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THE BIRMINGHAM AGE-HERALD.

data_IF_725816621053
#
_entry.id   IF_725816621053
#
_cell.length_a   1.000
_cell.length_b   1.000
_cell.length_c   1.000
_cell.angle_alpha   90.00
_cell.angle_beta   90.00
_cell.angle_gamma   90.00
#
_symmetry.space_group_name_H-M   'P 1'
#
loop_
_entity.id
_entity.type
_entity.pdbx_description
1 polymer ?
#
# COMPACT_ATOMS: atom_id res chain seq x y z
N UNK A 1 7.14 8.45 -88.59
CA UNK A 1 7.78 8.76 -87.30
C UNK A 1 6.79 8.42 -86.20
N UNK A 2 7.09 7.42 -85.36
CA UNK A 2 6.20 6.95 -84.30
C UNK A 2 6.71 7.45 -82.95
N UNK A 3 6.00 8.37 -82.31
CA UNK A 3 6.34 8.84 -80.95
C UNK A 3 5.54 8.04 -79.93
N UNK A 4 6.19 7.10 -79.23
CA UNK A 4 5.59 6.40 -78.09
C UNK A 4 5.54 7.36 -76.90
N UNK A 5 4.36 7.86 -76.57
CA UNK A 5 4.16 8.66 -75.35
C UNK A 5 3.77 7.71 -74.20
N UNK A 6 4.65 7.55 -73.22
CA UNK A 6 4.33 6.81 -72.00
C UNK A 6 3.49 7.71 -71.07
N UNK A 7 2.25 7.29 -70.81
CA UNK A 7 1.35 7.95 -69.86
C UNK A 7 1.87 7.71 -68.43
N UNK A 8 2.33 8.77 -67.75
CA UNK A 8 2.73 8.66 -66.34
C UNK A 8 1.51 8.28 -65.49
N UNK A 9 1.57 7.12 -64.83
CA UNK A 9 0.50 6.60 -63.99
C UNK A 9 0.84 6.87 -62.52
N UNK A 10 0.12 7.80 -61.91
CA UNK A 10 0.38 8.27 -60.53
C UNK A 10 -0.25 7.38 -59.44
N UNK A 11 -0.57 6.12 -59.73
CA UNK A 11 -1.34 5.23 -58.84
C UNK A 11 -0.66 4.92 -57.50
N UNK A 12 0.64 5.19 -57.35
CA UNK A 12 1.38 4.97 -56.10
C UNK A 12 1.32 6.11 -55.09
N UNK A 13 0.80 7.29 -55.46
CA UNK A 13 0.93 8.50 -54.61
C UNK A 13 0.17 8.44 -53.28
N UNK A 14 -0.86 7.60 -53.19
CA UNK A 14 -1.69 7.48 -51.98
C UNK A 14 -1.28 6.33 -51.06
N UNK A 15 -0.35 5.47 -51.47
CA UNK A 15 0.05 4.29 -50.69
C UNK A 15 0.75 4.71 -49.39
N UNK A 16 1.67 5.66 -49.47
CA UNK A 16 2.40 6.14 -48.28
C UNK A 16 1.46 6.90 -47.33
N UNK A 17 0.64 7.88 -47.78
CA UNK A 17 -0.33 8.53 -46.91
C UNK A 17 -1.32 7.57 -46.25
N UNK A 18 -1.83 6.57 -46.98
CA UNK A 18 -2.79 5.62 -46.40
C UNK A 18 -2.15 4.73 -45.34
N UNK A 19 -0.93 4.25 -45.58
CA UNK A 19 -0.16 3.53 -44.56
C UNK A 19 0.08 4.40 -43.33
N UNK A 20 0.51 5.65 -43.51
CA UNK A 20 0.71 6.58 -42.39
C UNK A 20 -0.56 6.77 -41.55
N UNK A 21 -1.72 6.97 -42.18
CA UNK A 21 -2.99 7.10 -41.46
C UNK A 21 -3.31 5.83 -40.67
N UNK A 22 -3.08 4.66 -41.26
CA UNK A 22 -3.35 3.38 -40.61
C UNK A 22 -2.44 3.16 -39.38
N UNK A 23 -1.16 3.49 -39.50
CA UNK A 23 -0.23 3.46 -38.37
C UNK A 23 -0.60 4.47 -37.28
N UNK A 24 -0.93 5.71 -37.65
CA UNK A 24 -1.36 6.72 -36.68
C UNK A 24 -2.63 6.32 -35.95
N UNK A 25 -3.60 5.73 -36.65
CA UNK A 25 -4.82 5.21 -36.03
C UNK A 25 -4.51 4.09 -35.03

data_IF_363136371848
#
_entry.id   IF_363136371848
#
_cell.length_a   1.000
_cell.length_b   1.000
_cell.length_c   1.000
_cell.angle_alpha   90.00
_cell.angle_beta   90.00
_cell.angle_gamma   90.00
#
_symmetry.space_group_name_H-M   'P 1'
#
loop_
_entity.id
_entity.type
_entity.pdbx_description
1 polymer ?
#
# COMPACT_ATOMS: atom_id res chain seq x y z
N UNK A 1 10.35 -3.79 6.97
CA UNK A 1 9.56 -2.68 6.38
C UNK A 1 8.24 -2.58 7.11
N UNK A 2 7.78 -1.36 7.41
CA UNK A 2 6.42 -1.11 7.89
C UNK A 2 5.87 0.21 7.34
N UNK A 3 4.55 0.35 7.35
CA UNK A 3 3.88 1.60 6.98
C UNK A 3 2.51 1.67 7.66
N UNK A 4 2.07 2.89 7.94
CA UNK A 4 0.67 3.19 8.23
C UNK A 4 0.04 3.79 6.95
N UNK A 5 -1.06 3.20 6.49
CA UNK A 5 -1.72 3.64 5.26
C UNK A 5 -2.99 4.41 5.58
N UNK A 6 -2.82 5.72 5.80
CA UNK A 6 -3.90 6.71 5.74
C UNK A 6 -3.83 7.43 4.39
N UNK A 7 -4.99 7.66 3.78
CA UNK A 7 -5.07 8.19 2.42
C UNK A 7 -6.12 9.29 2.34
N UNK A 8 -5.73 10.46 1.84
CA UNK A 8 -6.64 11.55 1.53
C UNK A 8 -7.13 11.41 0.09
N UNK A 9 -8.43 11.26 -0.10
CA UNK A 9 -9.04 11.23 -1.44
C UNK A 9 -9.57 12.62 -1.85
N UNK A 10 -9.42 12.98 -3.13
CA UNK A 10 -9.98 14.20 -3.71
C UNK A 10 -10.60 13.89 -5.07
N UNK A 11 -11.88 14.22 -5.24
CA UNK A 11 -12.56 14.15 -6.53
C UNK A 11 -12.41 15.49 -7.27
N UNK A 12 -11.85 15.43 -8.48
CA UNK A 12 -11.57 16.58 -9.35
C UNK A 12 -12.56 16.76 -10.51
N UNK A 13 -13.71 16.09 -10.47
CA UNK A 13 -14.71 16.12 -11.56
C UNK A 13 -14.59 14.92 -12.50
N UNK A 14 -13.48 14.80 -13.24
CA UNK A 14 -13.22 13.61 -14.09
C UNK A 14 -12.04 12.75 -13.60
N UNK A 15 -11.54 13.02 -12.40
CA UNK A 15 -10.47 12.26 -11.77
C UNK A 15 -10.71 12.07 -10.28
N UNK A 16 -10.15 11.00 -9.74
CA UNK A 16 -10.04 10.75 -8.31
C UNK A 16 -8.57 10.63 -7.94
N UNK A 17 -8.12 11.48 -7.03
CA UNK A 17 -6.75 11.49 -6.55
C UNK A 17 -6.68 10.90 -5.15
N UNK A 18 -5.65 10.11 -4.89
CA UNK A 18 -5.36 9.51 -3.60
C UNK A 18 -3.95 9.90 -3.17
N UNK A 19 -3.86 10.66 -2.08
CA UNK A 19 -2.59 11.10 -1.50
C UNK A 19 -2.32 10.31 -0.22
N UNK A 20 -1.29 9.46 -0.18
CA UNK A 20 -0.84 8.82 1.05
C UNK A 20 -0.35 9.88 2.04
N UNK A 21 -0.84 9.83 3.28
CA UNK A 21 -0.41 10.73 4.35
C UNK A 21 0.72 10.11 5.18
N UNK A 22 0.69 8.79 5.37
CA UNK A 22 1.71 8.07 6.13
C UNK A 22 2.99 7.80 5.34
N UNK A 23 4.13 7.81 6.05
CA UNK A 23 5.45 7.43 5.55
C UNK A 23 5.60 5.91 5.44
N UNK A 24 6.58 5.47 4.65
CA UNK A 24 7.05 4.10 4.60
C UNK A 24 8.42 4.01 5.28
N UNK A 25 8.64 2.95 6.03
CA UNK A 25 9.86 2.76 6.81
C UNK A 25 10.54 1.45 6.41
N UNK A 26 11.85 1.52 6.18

VOL. 35 BIRMINGHAM, ALABAMA. SUNDAY, JANUARY 7, 1906. 23 PAGES NO. 351 THE WEEK'S TALK IN NEW YORK CITY McClellan Gives Up Hope of the White House HEARST WILL RUN AGAIN But Will Try for Governor First. Odell Is a Political Corpse—De pew a Real Senator at Seventy-two. BY SEWELL HAGGARD. New York, January 8.—(Special.)—The feature of the week s news in New York was the beginning of Mayor McClellan's second term* and his new appointments. The mayor has fulfilled to the letter in his appointments his ante-election prom ise that he proposed to be mayor of all the people and that he was to be no man's man. He has picked out good, clean men to do the city’s work, men who have received the almost unanimous approval of the press and public men generally. The only dissenters are Wil liam Randolph Hearst and William M. Ivins, the two defeated candidates for mayor. Some of the mayor’s appointees are Tammany men, but they are capable and honest. The others were selected for their efficiency and high standing with the public. To the post of police commissioner, the hardest job to fill in the city govern ment, he has called Gen. Theodore A. Bingham, the former tnajordomo of the White House, but who despite this train- ( Ing Is something of a rough and ready. - picturesque character. “Be on the level, jump into t'he job and do your best.’’ is General Bingham’s motto, and New York believes he will succeed in giving the city a clean government. Mr. McClellan realizes fully that since be has cut loose from Tammahy Hall the 1 plans to make him the democratic nonii- . nee for President of the United States are well nigh impossible of fulfillment I and in bis speech to the board of alder- j men he declared that within all human I probability he would never hold another i public office. The scheme of C. Francis Murphy, the I leader of Tammany Hall, was to elect. I McClellan governor of the state, so that j be would be thp logical democratic can- i dldate for President. Since McClellan has I practically parted company with Tam many politicians argue that 'he could not J be elected governor. No democrat has ever been elected without Tammany’s support. These politicians also contend that the democratic convention will nom inate no man who Is unable to carry New York, because without. this state the election of a democratic President is most improbable. Others take the view that McClellan by his independent course as mayor of New York has made himself stronger throughout the country, and that he is more than ever a likely candidate for President Undoubtedly the mayoralty campaign o* W. R. Hearst was but a forerunner of his candidacy for governor. Should be be elected governor he reasons that the next national democratic convention cannot ignore his claims to the presiden tial nomination. Hearst’s race for mayor was made soely to further his higher ambitions and to try to rid the field of bis most dangerous competitors for the White House, Mayor McClellan. Hearst now' contends that he Is a bigger man than if he had been elected mayor, be cause many persons believed that he was defrauded out of the office. Hence he is so confident that he can he elected governor, the stepping stone to the Presi dency. Odell Burled. Benjamin B. Odell, Jr., made his last desperate stand to regain the state lead ership In the selection of a speaker for the assembly this week. He was beaten, overwhelmingly beaten, and his name erased from the political map of New York. These are bad days for _ bosses, but Odell has the satisfaction of knowing that some day the men who have suc ceeded him will meet his fate. Ail bosses are thrown out sooner or later. Odell came out of the obscurity of the Ice and grocery business in Newburg some fourteen years ago as a member of the republican state committee. He loon won the entire confidence of Sena tor Platt, the state leader. He presented new ideas and plans of campaigns, and. most of them proving good, he was soon made chairman of the executive commit tee at the request of Senator Platt. He was then sent to Congress, where he served two terms without distinction, good or bad. except that he was known as a "good fellow." When the late Charles W. Hackett. who had been chairman of the state committee for a number of years, died. Odell succeeded to the office without op position. He was the personal choice of Senator Platt. In 1898 Colonel Roosevelt was the logi cal candidate for governor, and Platt and Odell supported his nomination. In 1900 they succeeded in sfdetracking Roosevelt to the candidacy for Vice President, and Odell was nominated for governor with out opposition. When elected he contin tinued for a time to be a "good fellow." But long before the end of his first term Odell was burrowing in all directions, se cretly undermining Senator Platt and his Our important January +fales --------- Jornorrow She position held by our great January Sales has long been unique among the merchandising events of this City. For many years these sales have grown in strength and magnitude. The accumulated experience of a long series of successful sales is embodied in our extensive preparations. The wide opportunities for selection and economy which have ever made these sales of distinctive interest are strongly in evidence at this time. It is with a certain feeling of pleasure and pride that we announce of our January Sales for 1906. purest! '0F» p i°U5EM°LD| IIN£N6 [ /household Ainens: JOth Annual Sale Announcement is made of this Great Linen Sale of 1906 with the fullest assurance of its success. With our own splendid facilities and with the resourses of the leading manufacturers, we have left nothing undone to add to the prestige of this important event—to make it exceed even the expectations of its thousands of patrons. By controlling the designs and patterns of special merit from every worthy source, and by originating numerous conceptions of a high degree of artistic ex cellence, we offer assortments of incomparable interest in variety and character. To establish this saie more firmly as the greatest value-giving event of its kind, we have been more than ever subcessful in the savings realized by economizing in unusual purchases of worthy merchandise, by taking advantage of extraordinary market conditions throughout the year, and by placing immense advance orders under the most favorable cir cumstances. January prices—the lowest of the year, apply to our entire lines. My. .. Every possible advantage to purchasers has been combined in our efforts to make o ur January Sale of Muslin Under muslin wear a signal success. A great portion of these sale stocks are the superior productions of thoroughly sanitary workrooms. -. , Our exacting specifications with manufacturers have developed an unusual degree of perfection in every detail of workman Unaervfear: ship. Designers especially, have been made to appreciate the importance of this event. As a consequence our displays include not only large and varied assortments, but designs in which taste, refinement and beauty have never been so effect 74 Art ively combined. This is especially true of the hundreds of daintily fashioned Corset Covers and Walking Skirts. As to values—we invite inspection of these n i great sale stocks with the absolute knowledge that every garment is marked at an incomparably low price In the extra sizes the opportunities for •JQlG selection are practically the same as in the regular sizes. Women s Knit Underwear J'ale. Half the regular prices in Women’s Union Suits, Vests and Tights in odd lots and sample lines from the best American and foreign manufacturers make up these four great bargain lines. In some instances the prices are even below half the regular values. Women’s Fine White Cotton Union Suits, long and short sleeyes, knee and ankle lengths, medium and heavy weight £1, Women’s Wool Union Suits in medium and heavy weights, natural and white, .ong ana snort sleeves, ankle lengnt, pi.bd. Women’s High-Grade Union Suits in white medium and heavy weights, full fashioned and perfect fitting, $2. Odd and broken lines of Women’s Fine Silk and Wool Vests and Tights at a very low reduction, $1-49. imported (dash (foods, id hite (foods and Printed (foods. In each of these three great stock—Imported White Goods, Printed Goods and Imported Wash Goods, we will offer values and assortments which without doubt will prove by far the most satisfactory we have ever offered in any of our January showings. All the popular sheer fabrics are represented in the White Goods; in Printed White Goods, the designs and color effects represent the daintiest styles from the leading manu facturers, and in the Imported Wash Fabrics, among the many new ideas in color effects an^ patterns are the French Printed Cambrics, Embroidered Ginghams and Embroidered Linens _ blankets and Comforters.• Specials. One of the most popular lines from the North Carolina Woolen Mills has been priced very low for this month. Extra fine quality All-Wool Blankeis, plain white or with handsome borders size 72x84 inches, weight 5 3-4 pounds, pair, $7. Extra lone Blankets, made of an especially fine qualit of wool from the North Carolina Woolen Mills, size 64x90 inches pair, #19.50. All-Wool Blankets of a splendid quality for full size beds, in small blue and white checks and in plain silver gray, pair, $5.00. Silkoline Comforts an a 1. manufacture filled with the best cotton, size 2x2% yards, special, $2.25. “J906” Designs in Embroideries. At the beginning of what promises to be an extremely popular season for ' Embroideries, we have left nothing undone to bring these immense assortments of new designs and patterns the worthy productions of every leading manufacturer. Swisses, Nainsooks and Cambrics in the most varied sets of edges, insertions and all-overs we have ever shown. Special—All the odds and ends of last season’s stock of edges and insertions have been marked at greatly reduced prices to close. C J* & & tf BROS. friends to build up a political machine of his own. He was renominated in 1902. and after an exciting campaign. In which came the first disclosures of how he mixed politics and business in his own interest, he was re-elected by a scant 8000 plurality. From the day that he was Inaugurated for his second term Benjamin Odell was a changed man. He became arrogant and aggressive. He ceased to burrow like a mole in politics and adopted the meth ods of a Dooley raider, sledge hammer and axes. He ruled the legislature with a rod of iron, but did not neglect his pri vate business. The governor ceased to confer with Senator Platt and refused every rcriuest made by the man who created him In politics and public life. During the session of the legislature no man or corporation could get a bill passed without the consent of Odell. It was known that he was determined to make the republican party of the state his per sonal property. He continued to deceive Senator Platt until it was too late for the Senator to make a successful fight to retain his leadership. Then .the President stepped into New York politics, and through Governor Hig gins Odell was overthrown. Senator Depew. As Senator Depew refuses to resign, the public will be glad to know, at least, that after his seventy-second birthday, on April 22, Mr. Depew promises to be a real 8enator. The Senator has announced that he will retire gradually from the nearly one hundred corporations with which he is connected and devote his en tire time to his constituents. The Sena CATARRH, FOUL BREATH If You Continually K'hawk and Spit and There is a Constant Dripping From the Nose Into the Throat, If You Have Foul, Sickening Breath, That is Catarrh. CURED THROUGH THE BLOOD BY B. B. B. I» your breath foul? la your voice husky? It your nose stopped? Do you snore at night? Doyousneeie a great deal? Do you have fre quent pains In the forehead? Do you have pains across the eyes? Are you losing your sense of smell? Is there a dropping In the throat? Are yon losing your sense of taste? Are you gradually getting deaf? Do you hear burring sounds? Do you have ringing In the ears? 0 Do you suffer with nausea of the stomach? Is there a constant bed taste in the mouth? Do you have a hacking cough? Do you cough at night? Do you take oold easily? If so, you have catarrh. Catarrh Is not only dangerous In this way, but It causes nlcsratlons, death and decay of bones, lossof thinking and seasoning powsr, kills ambition and energy, often causes loss of appetite. Indigestion, dyspepsia, raw throatand reaches to general debility,Idlooy and Insanity. It needs attention at once. Cure It by taking Botanic Blood Balm (B B B.). -> It Is a quick, radical, permanent aure because It rids the system of the poison germs that cause catarrh. Blood Balm IB.B.B). perlfles the blood. Owes away with •very symjKetst, gl vlngstreng ih to the entire mucus membrane, and B.B.B. Bends a rich, tingling flood of warm. rich, pure blood direct to the paralyzed nerves, mucus membrane bonee and Joints, giving warmth and strength Just where It Is needed, and In this way making a perfect, lasting cure of catarrh In all Its forms. DEAFNESS If yoa art gradually growing deaf or iye al ready deaf or hard of hearing, try Botanic Blood Balm (B. B. B ). Most forms of deaf ness or partial deafness are caused by ca tarrh, and la caring catarrh by B B. B. thousands of men and women have had their hearing completely restored. Botanic Blood Balm (B.B.B.) Is pleasant and safe to take. Thoroughly- tested for SO yre. Composed of Pure Botanic In gredients.- Strengthens Weak Stomachs, cures Dyppepsfa. Price 91 per large bot tle. Take as directed. If not cured when right quantity Is taken, money refunded. Sample Sent Free by writing Blood Balm Ce., Atlanta, Ga. Deeoribe your trouble, and special free medical advice to sqit pour case, also aeot ha sealed letter. tor, however, intends to continue as chairman of the board of the Vanderbilt lines, which is purely an honorary post. “Why should I retire from the Senate?” Mr. Depew asks in response to public clamor. It will be recalled that the Sen ator could not see why 'he should give up his $26,000 a year retainer from the Equitable Life Assurance society until Paul Morton began his campaign of re form in the organization. As to this point the Evening Sun says: “The people demand that Mr. Depew resign the senatorship because of the scandal caused by his peculiar relations with the insurance company. They think he stands revealed as a man unfit to rep resent the great state of New York as one of Its senators at Washington. They have a suspicion that if he never earned his salary as counsel to the insurance company he did not do his work con scientiously as Senator, although he never failed to draw compensation for It, in cluding mileage. “There’s the best of reasons for believ ing that this suspicion is well founded, s and Mr. Depew furnishes it himself. He says he will resign his seventy-nine di rectorships on April 23. his seventy-sec ond birthday, because “I intend now,” he explains, “to do my real work in the Senate.” That's what he was sent to Washington to do—but thAn there were the seventy-nine directorships to attend to and the salaries to be raised and the salary to draw In the Equitable.” Startling Doctrine. Miss L. Graham Crozier. a southern wo man, in a lecture the other day stirred up a hornet's nest among the students of sociological conditions by saying that to chloroform poor babies Is charity. “I would rather personally administer chloroform to the poor starving children of this city than see them living as they must do in squalor and misery today,” she said. “I do not say this for notoriety or to call attention to myself. 1 have talked myself hoarse. I have lectured. I have written countless cornmunications to the authorities and officials without any efTect, and if no other remedy is at hand I will, If given proper authority, put an end to the miserable little lives to whom living is only prolonged agony and utter wretchedness. “The dead child is returned to that nature of which it Is but one manifesta tion, and is a far more preferable being than if it were, breathing the breath of life under Its frightful conditions. “Why should those helpless little lives go on? It Is only perpetuating misery. Why should these diseased little bodies that lack food and proper warmth and nourishment suffer longer when the rem edy is at hand? The child lacking food and fuel will later laxjk pnysieal health, and consequently character and moral ity. "I mean what I say, and can prove what I say. Those who are cowardly enough to neglect these children now— the officials, the institutions, the civil and municipal authorities—the public— are, of course, too cowardly to advocate chloroforming them.” Heredity Discredited. The officers of the children’s court of | New York do not believe that heredity. controls character. An Interesting re port embodying conclusions drawn from the thousands of cases of boys and girls arraigned for misconduct has Just been, submitted by E. Fellows Jenkins, the chief probation officer of the court. He says: “Removing a boy or girl from Improper environment is the first step in his or he- reclamation. The theory that hered ity 'has its Influences has not yet been entirely exploded, but that heredity con trols character Is no longer believed to be a fact. Perhaps the best proof of the contention that environment has the strongest Influence on the development of character Is found In the records of the New York Society for the Prevention of Cruelty to Children, which during thirty years 'has Investigated cases in volvlng the social and moral welfare of over half a million children. Instances of this fact are of every day occurrence. “No less than in the permanent re moval of children from Improper guar dians and their being placed in the con trol of Individuals and institutions is the force for good fotind in their being placed by any court of competent jurisdiction on parole. In three years 3377 children arrested for various crimes and convicted at our children's court have been so re leased In the custody of their parents and guardians. The results have been by no means discouraging, even though they show that 16.8 per cent of such children have been arrested for recurrent mlsbc 'ha.vior and committed to Institutions. “The more important fact is that 83.2 per cent have profited by the privilege of parole and have not later become wards of the court or prisoners of the police for any cause whatever.” Opera Without a Chorus. New York had a taste of opera without a chorus this week, owing to a strike of Herr Conried's lesser singers. The opera was “Faust" and the audience seemed to enjoy it sans chorus. A snoring oboe sang the chorus of women harvesters. Four French horns blustered appropri ately through the French chorus of men. If you shut your eyes and stuffed your ears full of cotton you could hardly tell the difference. Necessity may prove the mother of invention. Who knows but that in time an instrument may be as signed to each vocal part, so that when strikes occur all will be well. The bas soon and the kettledrum will be fixed symbols. "Chorus of Old Men.” "Chorus of Soldiers," so that the audience will understand, just as in the Elizabethan drama when a placard of "London Town" was hung up. The singers of the Metropolitan opera chorus are now members of local No. 14. Representatives of the union have pre sented demands for an increase of salary from $15 to $25 a week, for better accom modation on the road, and for other im provements In their previous condition of servitude. Yerket, the Idealist. Charles T. Yerkes wanted the people ot New York to remember him and he could not have adopted a better way of accomplishing this than by remembering the city as he did in his will. He left to tlie city an art gallery, the contents of jfffalctk are valued at $5,000,000 and residuary estate, with which he directs i | that a free hospital be established, is valued at $8,000,000. Mr. Yerkes’ gift, to the Metropolitan Museum alone ranks In value next to the bequest of tile engine builder. Rog ers. of Paterson. It l'ar surpasses In value the collections of Hir Hans Sloan**, the nucleus of the British Museum. Of bequests to New York a (‘lose parallel Is the will of Samuel J. THelen, which made possible the T..den, Lenox Hnd As tor foundations and perpetuates all three names In the library now rising at Forty second street and Fifth avenue. HOLD CURIOUS NOTIONS. Steamboat Employes Object to Name of Vessel Beginning with “M.” Pittsburg.—Rivermen were talking In the office of the Pittsburg and Cincinnati Packet line the other (lay when supersti tions of rivermen came up. The general run of steamboat men ob ject to having a boat with a name start ing vith an M or an O. It is asserted that a ooat of these le-tters always comes to a terr ble end. Several instances are given where boats bearing this supposed * •hoodoo" have l>een su»k or burned. The Molly Ebert, Ollle Neville, Mary Irwin. Major Anderson burned up and the Mis souri and the Ohio sank. All of these boats were known to local men and ran on the Ohio and Mississippi. The case of the Mary Irwin also brought out another "hoodoo" of the river men. It Is believed that when the rats desert a ship there Is trouble ahead. On a sum mei afternoon In 186? the Molly Irwin tied up at the Cincinnati wharf. Soon after it was noticed that the rats were leaving her in droves. Carpenters working about ■the hold of the boat amused themselves by throwing large pieces of wood tut the rodents. The superstitious men on board at once predicted that something was going to happen, and sure enough, about the mid dle of the same night, the Mary Irwin, with six other boats, was destroyed by Are, the Major Anderson being one of them. A cat going on board a vessel is thought a bad aig?|- The only way to get rid of the hoodot> is to throw the cat by Its tail from the port side of the vessel. Throwing It from the starboard side will have no effect. Believers in hoodoos greet with delight the appearance of a pig. There are sev eral boats on which the crews have pet pigs, and these are supposed to be the lest bearers of good luck In the world. After a few weeks' training. It Is said, they have more sense than a dog. When the gang plank Is lowered at a landing they are the first to run on shore. They are never left behind, as they know the minute the ropes are going to be let loose. A boat Is never launched on Friday nor Is one bought on that day. No business deal Is ever made on Friday that can ha put off. It Is Imtl luck to start a new boat on Friday. Dangerous. Translated from the German. Knott Yette—You mean to say that the use of hair-dye Is dangerous? Ren Thayer—I do. Uet me tell you something. A dear friend of mine, • happy bachelor, found his hair was turn ing gray at 30. Well, ho had It dyed a deep black. Four weeks later he was married. Housewives! Have you triedit? Ambrosia Flour. IN JERUSALEM Pat Bill—Why did you ever come to this city of Jerusalem? Slim Jim—I heard of it as the land of Canaan, and I thought sugar cane grew here. That’s one thing in which we have the Holy Land bested—we have sugar cane and Sugar Glen. I’m getting fat on it, too. Sugar Glen Is the pure, unadulterated, sweet juice of the famous old Louisiana Blue Ribbon Cane, and is boiled to a thick, rich, golden syrup; retaining all the natural sugar and delicious flavor which you crave. Many times you have tried to get a molasses or syrup which all the family would like and not grow tired of; or have indigestion after patlng. Have you gotten it? lauuaii liijPjiNY) iveariy every grocery in Hirnnngnam district nas nugar (ilen In stock. Try one can and be convinced yourself, as others have, that it is perfection. Ask Your Grocer for “Sugar Glen” Pure Sugar Cane Syrup Sold in 25c, 40c and FOc Cans I Louisiana Beauty New Orleans Molasses In 10c, 25e and 40c cans J. E. MOODY, Mgr., Birmingham Office 2109 Morris Ave. Bell Phone 533 Chickasaw Open Kellie Molasses Mow in 10c cans